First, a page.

Be Interested: That’s Where The Power of Connection Lies

Remember when you were a teenager and you really really really liked someone? Remember what your mother told you about how to get someone’s attention and be fairly certain of securing a second date? It wasn’t to “be interesting”. It was to “be interested“.

Ask questions. Get your date to tell you the details of his last hockey game or her trip to the mall. Inquire about families and hobbies, broken bones and homework assignments. If you dated smart, you did a lot less talking than you did listening and responding.

In today’s parlance, we’d call that “engaging”. But we’d be wrong.

More and more, engaging is turning into broadcasting, just on a different channel and with a different fuzzy word attached to it.

What This Means In Reality

This may sound like fun theory and maybe a little wordplay but how does it translate into real marketing? It starts with an attitude.

Engage says, “Come to me”.

Interest says, “I’ll come to you.”

Engage says, “Attract people to you.”

Interest says, “Make other people feel attractive.”

This is not theory. This is highly practical. Psychology has proven time and again that the people we like the most are the ones who make us feel good about ourselves.

As a marketer, you’re just some nerdy guy hoping for a date. It’s your customer’s party and there you are, trying to be engaging and interesting and failing miserably. Do you know why?

Because people do not like people who are interesting.

People do not like people who are funny, charming, or even engaging.

All those things may get attention but attention is a fleeting thing. Just ask the “funny guy” who has an off-day.

People like people who are interested in them, who make them feel like the engaging ones.

This paradigm is the complete reverse of what we’ve come to accept as social marketing.

That’s why I want you to stop engaging. Stop “attracting” your customers, relinquish your power altogether. And start being interested.

When you publish a Facebook update or a Twitter post, stop trying to be the nerdy guy at the party who wants attention. Curating content, sharing photos and videos, retweeting or sharing someone else’s post, +1s, repins, stumbles – these all get amassed under the umbrella of engagement and they may all be quite interesting; but none express true interest.

Yes, these are part of your brand’s personality, they add value and they demonstrate reciprocity. I don’t suggest giving them up. But I do suggest that you turn the attention away from yourself for a moment and start asking, talking and communicating directly with your customers.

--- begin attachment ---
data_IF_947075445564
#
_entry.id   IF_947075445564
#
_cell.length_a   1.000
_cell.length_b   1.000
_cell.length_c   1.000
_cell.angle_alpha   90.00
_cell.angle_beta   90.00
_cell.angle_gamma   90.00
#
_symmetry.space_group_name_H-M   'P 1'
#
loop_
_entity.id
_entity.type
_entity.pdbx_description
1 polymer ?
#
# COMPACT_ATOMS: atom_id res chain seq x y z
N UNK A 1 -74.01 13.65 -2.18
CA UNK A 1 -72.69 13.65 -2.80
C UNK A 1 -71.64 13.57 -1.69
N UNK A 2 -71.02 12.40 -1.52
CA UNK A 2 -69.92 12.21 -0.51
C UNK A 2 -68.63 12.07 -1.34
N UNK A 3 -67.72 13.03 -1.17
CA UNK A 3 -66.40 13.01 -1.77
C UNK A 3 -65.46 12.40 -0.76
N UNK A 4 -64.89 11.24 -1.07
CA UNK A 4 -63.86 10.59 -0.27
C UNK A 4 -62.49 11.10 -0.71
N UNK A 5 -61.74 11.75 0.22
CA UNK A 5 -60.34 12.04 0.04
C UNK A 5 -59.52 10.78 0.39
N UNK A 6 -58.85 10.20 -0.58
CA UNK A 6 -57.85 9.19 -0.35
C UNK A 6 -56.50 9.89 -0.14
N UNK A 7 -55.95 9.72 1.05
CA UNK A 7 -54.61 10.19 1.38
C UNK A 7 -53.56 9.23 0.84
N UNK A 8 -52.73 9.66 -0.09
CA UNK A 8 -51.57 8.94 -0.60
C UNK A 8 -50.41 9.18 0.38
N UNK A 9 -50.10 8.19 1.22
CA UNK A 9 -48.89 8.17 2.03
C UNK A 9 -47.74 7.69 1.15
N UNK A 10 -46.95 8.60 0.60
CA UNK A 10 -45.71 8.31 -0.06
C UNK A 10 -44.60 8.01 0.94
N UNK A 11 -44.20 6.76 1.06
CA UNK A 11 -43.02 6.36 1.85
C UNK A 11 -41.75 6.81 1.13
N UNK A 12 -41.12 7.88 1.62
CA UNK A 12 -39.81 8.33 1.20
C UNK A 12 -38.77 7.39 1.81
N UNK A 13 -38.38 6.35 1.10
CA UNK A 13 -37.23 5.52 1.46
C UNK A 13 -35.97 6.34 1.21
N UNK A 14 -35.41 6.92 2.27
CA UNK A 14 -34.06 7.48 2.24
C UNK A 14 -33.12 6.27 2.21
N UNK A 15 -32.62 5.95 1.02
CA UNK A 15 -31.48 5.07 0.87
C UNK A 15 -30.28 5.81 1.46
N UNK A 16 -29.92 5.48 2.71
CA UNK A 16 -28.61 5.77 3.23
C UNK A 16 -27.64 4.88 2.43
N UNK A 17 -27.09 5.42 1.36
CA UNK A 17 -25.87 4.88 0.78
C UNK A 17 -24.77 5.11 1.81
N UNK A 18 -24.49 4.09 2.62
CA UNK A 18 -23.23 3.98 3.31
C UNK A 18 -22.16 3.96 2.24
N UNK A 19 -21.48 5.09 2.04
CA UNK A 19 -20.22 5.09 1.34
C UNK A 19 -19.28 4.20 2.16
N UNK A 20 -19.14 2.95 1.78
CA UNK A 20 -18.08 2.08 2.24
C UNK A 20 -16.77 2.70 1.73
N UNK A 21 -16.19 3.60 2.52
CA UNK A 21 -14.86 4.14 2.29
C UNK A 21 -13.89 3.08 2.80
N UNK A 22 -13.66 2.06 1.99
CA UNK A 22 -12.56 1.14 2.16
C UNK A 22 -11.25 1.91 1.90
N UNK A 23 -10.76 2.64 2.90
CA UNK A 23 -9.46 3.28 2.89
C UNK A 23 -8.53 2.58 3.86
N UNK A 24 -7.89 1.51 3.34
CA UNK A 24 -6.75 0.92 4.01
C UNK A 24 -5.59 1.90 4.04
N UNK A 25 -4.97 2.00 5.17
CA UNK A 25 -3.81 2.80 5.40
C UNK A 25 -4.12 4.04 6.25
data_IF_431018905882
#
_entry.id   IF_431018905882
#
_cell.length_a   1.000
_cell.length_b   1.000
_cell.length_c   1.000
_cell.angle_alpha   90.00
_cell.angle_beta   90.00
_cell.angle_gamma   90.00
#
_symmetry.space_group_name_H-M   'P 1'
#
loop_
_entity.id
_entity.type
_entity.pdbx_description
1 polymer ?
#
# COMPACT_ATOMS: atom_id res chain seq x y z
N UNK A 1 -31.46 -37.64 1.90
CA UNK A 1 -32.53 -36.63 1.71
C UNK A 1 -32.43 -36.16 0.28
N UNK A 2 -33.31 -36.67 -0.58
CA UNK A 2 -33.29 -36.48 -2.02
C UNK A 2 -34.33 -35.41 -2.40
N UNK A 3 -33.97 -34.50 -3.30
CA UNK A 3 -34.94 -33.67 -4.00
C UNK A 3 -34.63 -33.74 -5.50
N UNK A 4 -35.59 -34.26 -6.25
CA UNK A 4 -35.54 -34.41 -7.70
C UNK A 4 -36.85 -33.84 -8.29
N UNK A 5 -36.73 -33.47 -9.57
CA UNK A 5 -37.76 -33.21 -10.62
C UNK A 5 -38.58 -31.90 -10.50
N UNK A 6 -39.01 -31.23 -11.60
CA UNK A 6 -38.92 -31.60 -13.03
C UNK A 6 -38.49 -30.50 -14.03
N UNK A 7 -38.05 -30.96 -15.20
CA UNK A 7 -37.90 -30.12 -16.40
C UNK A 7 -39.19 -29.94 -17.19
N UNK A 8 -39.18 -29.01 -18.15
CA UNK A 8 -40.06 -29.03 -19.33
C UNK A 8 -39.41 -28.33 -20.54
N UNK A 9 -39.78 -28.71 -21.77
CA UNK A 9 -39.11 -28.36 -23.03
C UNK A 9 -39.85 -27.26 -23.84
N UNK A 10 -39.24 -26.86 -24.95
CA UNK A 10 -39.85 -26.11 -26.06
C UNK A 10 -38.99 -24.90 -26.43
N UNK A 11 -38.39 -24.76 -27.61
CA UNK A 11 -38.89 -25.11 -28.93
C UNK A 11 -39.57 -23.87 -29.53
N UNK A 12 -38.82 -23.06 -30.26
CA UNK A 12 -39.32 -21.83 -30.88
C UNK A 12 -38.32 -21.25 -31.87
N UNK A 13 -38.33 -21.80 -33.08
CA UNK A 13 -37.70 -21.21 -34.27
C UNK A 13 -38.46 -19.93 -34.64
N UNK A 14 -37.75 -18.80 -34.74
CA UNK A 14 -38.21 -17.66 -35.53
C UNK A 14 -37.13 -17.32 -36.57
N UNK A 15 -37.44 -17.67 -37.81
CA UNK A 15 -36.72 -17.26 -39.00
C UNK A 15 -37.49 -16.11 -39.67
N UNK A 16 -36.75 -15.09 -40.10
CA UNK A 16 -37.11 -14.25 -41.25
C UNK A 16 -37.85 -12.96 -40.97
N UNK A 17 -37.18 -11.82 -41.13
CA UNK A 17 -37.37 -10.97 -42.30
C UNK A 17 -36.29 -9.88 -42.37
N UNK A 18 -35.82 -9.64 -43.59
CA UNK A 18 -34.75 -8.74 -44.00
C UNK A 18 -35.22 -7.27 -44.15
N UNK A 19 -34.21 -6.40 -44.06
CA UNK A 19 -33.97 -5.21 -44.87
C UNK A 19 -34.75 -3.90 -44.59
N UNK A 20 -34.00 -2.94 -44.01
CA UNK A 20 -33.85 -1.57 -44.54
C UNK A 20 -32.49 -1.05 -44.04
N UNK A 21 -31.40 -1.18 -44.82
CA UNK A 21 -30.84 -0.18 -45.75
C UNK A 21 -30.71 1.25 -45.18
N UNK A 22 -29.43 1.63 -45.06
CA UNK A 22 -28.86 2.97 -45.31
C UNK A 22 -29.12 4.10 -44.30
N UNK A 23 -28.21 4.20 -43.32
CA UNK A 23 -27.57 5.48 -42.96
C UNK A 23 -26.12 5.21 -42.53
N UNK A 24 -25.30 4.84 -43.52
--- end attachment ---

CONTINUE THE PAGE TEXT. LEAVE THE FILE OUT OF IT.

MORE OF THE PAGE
It behooves you to forget what you know about how to “do” social and remember how it’s done every day in the real world. It’s hard. It takes time. It takes work. It’s so much easier to shoot off a retweet or “like” a post and call it engagement than it is to figure out what people are talking about, what they want, and meet them there.

Stop Telling Your Story

In the brave new world of social marketing, we’re bombarded constantly with advice to “tell the story of our brand”. Facebook has turned storytelling into a marketing ploy unto itself, with its new Timeline and ads-turned-sponsored-stories.

But next time you think anyone cares about your brand’s story, I want you to think about what I said earlier and remember that the only way you’re going to get a second date with your customer is if you ask for his or her story first.

There are no how-to tips on the planet that can teach you how to have a relationship. That can only come with practice, with intent and with a true expression of interest in the people you’re involved with.

If you really want to “do” social you need to stop drawing customers to you and start going to them. Only then will you be able to unlock the power and potential of social marketing. Otherwise, you’d be just as well off sending out a postcard to ten thousand people on that mailing list you bought last week.

Do you think I’m crazy? Am I overthinking social and turning it into something it wasn’t meant to be? Are we all just fine with spewing out content into social streams and calling it a new kind of marketing? Or is there something to the idea of losing the tired term “engagement”?

Yes, I am really interested in your thoughts!